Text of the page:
Waynesville is a village in Wayne Township, Warren County, Ohio, United States. The population was 2,669 at the 2020 census. The village, located at the crossroads of U.S. Route 42 and State Route 73, is known as the "Antiques Capital of the Midwest". It is also known for the annual Sauerkraut Festival which is held the second weekend in October. Caesar Creek State Park is located 5 miles (8.0 km) east of the village.
Waynesville is located at coordinates 39°31′55″N 84°05′11″W.
According to the United States Census Bureau, the village has a total area of 2.39 square miles (6.19 km2), of which, 2.38 square miles (6.16 km2) is land and 0.01 square miles (0.03 km2) is water.
Waynesville was founded on the west bank of the Little Miami River in 1797 by Samuel Heighway on land he purchased from Judge John Cleves Symmes. The area was in the Northwest Territory until Ohio achieved statehood in 1803. General "Mad" Anthony Wayne opened the land for settlement through the Treaty of Greenville. Heighway, the projector of Waynesville, built what appears to have been the first cabin in the village on March 9, 1797 but numerous tracts in the vicinity of that place had been sold and settled prior to that time. He platted Waynesville in the fashion of an English village, laying the town out in twelve squares of four acres each. The squares retain their names today, as noted by sign posts on each corner.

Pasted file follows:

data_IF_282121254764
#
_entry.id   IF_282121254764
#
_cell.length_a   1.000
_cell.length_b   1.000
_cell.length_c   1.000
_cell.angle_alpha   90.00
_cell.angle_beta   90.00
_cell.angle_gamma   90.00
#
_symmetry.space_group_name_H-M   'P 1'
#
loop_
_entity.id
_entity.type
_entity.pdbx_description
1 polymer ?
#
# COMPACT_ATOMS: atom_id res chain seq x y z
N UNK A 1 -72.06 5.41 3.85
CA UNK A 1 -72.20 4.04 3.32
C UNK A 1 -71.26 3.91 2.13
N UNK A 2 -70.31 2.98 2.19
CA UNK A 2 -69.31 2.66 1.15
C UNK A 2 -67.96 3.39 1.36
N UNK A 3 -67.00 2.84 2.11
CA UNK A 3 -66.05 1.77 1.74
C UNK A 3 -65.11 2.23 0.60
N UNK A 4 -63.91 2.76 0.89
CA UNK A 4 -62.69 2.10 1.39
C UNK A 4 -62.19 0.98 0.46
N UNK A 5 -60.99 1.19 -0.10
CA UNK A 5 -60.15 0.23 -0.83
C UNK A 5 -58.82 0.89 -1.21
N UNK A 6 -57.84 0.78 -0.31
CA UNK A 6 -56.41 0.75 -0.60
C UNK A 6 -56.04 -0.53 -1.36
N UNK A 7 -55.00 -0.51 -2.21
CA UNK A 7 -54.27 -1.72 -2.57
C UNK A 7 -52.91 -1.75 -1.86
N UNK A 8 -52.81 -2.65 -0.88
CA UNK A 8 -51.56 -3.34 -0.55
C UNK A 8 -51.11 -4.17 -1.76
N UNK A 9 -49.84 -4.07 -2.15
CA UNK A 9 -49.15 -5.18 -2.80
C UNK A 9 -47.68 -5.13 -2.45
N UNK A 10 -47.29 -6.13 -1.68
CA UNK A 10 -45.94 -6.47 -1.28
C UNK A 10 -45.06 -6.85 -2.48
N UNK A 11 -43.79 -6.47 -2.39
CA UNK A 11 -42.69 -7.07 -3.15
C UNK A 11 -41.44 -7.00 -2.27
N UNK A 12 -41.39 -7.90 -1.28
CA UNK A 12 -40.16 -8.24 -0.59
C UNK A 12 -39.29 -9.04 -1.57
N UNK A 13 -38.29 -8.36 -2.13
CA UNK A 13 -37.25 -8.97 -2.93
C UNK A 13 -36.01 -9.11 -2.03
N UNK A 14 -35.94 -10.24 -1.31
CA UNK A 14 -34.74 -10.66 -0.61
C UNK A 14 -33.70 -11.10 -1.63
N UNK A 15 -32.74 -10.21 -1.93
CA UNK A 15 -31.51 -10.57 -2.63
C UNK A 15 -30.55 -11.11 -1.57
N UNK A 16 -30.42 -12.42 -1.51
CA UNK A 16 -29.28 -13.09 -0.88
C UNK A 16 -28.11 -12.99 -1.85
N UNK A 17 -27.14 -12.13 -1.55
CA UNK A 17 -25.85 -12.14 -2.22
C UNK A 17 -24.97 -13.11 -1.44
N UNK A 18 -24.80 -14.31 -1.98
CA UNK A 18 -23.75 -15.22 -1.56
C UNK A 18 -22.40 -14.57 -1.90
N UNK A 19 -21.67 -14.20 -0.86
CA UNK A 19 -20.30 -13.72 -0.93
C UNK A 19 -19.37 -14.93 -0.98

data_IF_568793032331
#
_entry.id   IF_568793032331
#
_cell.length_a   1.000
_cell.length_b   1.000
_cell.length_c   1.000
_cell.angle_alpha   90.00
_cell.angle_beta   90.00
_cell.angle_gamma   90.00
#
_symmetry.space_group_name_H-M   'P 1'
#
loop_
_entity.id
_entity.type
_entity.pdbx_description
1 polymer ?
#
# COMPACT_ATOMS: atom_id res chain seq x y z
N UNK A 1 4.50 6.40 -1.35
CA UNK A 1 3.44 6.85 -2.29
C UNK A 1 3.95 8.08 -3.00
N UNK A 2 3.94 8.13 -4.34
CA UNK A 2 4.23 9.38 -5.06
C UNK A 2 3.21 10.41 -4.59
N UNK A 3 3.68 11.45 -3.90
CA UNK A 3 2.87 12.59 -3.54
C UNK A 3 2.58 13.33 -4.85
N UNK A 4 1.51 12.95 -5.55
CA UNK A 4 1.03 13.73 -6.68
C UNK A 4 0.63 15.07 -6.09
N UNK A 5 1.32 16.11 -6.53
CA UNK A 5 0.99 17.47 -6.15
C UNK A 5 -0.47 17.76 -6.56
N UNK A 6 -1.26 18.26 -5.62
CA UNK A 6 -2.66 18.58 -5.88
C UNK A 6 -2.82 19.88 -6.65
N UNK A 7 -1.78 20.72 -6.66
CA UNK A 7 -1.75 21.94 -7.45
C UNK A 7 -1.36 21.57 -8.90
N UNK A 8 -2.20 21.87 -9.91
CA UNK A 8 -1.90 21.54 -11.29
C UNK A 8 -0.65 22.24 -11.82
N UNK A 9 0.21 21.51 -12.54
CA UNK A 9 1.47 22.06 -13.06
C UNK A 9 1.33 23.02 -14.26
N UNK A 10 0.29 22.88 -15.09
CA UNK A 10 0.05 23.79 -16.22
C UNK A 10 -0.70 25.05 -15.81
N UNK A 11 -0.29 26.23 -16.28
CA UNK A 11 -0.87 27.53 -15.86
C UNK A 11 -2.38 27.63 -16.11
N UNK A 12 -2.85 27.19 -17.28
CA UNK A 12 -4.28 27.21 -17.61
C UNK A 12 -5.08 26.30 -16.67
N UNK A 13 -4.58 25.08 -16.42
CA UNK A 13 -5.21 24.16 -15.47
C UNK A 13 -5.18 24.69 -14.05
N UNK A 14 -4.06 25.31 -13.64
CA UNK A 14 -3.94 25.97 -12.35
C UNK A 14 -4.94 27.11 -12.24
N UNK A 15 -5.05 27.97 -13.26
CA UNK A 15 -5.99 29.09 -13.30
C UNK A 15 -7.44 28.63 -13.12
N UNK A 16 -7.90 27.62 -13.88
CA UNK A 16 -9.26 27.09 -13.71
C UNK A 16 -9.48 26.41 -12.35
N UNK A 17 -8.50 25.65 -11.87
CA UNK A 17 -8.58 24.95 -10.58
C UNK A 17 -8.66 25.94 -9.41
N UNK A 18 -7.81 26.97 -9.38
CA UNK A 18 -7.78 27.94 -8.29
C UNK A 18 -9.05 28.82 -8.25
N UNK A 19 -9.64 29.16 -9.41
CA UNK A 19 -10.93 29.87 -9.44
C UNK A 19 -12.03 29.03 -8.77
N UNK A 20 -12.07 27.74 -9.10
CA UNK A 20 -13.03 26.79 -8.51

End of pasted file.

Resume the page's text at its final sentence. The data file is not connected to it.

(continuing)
Waynesville has significance as an important Quaker settlement. The Miami Monthly Meeting, established in 1803 as the first such gathering in southwestern Ohio, is located here. Early homes were built of logs and later mostly of frame, as wood was plentiful while bricks had to be made on site. The Accommodation Stage Coach Line ran along Third Street, which was the major road of that time, and Waynesville was the halfway point between Springfield, Ohio and Cincinnati, Ohio. In the first half of the nineteenth century, Main Street became the center of Waynesville’s commercial activity. Currently, the Village of Waynesville has over 200 historic buildings that are still in existence. Most of these properties are in the older section of town, which includes Main Street, Third Street, Fourth Street, and parts of Fifth Street.